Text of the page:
When discussions about a new record began, Miller was immersed in his film work, which he found far more stimulating than resuscitating Guster.
"The film stuff really felt like it had no ceiling," he says. By contrast, Guster now seemed to him to exist in a box. Twenty-three years after two teenage guitarists and a bongo player formed the band in a Tufts University basement, it has been successful by almost any measure. Yet, Miller suggests, in the broader culture it's just not all that "cool" to be into Guster anymore.
"We're never going to play Coachella; Pitchfork is never going to give you a good review," he says. "Everybody has already made up their mind about your band. And I do it, too. We all need filters, because there's so much coming at us. Like, 'Oh, it's Sloan. I know what Sloan does.' Or 'Oh, Wilco. I'm not really into Wilco.' But those bands are dynamic."
So, it would seem, is Guster. Though that took a while for Miller to realize.
In the midst of half-heartedly writing songs for a new record during sessions in New York, Miller had an epiphany.
"I was half in and half out," he says. "But then I sort of looked up and realized these were cool, weird songs. And I realized I needed to not concern myself with anything I can't control. Just go out and make a great record."
Though Miller doesn't say so explicitly, it's reasonable to infer that his personal journey in Vermont helped inform his new perspective, and thus Guster's surprising new album. Miller admits it took him a while to understand Burlington's music scene, because it's not as openly competitive or aggressive as those of New York or LA. But after becoming a regular at local haunts — especially Radio Bean, where he's now something of a fixture — he realized that the local scene is less about "making it" than simply making good music.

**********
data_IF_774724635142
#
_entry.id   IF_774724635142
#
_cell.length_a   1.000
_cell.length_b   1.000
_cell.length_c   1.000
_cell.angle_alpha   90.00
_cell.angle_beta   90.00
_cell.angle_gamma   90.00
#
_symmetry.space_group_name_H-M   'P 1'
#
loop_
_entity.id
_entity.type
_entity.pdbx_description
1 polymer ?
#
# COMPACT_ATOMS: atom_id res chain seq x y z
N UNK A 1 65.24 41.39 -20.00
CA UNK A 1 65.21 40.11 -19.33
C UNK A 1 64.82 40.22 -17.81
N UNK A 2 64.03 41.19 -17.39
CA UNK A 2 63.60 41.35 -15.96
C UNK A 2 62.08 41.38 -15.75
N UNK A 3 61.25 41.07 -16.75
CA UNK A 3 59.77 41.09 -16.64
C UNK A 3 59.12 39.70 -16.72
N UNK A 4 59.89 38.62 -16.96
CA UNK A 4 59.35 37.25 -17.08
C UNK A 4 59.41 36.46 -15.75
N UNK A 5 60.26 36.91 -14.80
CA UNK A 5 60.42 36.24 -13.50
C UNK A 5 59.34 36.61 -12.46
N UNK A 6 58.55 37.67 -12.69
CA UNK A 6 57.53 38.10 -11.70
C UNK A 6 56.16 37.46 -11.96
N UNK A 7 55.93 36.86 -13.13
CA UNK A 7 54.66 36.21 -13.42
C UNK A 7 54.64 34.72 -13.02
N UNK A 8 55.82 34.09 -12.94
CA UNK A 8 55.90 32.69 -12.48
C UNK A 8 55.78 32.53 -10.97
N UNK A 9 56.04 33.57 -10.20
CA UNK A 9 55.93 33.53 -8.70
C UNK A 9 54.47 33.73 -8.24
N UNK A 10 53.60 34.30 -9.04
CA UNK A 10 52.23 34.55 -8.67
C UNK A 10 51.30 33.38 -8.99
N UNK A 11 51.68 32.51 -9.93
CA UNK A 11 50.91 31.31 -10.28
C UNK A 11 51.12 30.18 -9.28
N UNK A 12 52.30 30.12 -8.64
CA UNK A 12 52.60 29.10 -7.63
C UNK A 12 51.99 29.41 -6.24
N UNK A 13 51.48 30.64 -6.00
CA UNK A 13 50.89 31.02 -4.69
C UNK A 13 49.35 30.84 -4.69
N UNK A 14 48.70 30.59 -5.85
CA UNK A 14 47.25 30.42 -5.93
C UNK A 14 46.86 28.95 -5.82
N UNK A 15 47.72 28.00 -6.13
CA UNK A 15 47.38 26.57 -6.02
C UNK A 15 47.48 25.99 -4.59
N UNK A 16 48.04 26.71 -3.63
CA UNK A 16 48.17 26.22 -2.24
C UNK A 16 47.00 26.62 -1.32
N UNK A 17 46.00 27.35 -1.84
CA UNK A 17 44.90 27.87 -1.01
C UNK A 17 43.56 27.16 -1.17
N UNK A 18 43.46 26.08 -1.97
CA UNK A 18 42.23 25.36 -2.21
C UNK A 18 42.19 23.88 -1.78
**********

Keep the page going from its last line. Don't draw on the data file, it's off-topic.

"It's so singular, because people are so good at what they do and they don't necessarily have their eye on something else," he says. "They're just here to play music, and that's awesome and inspiring."
That's exactly what Guster did when they went into the studio: They just played. They cut the record in a little more than three weeks, by far the fastest they've ever recorded.
"We threw everything we had learned about making records out the window," Miller says. "It was rad. And we ended up with this really scrappy, stoner-rock record."
Miller knows the new album will alienate some Guster fans. Indeed, a recently released advance single, "Endlessly," generated predictable online snark from certain fans who disapprove of the song's synthy trappings. Miller responded via Guster's Twitter account.
"If the only indictment of our new songs is that they don't sound like our old songs, then I know we've done what we set out to do," he wrote.
"We're still a pop band," he says now. "But we're more empowered to let our freak flag fly."
That sentiment echoes the concept overarching "Makin' Friends" and, really, each of Miller's artistic pursuits.
"The through-line is about that artist's journey, doing what you want to do and not caring what people think," Miller says. "The more off-axis, the better."
He finishes his beer and checks the time. He's late to meet his family.
"Oh, man. I gotta go," Miller says, signaling for the bartender. "Parental-unit duties, you know."
He pays his tab and hops off his stool. I stand, don my jacket and turn with my hand outstretched for a parting handshake. Miller ignores my hand and goes in for — what else? — a hug.
I think we just made friends.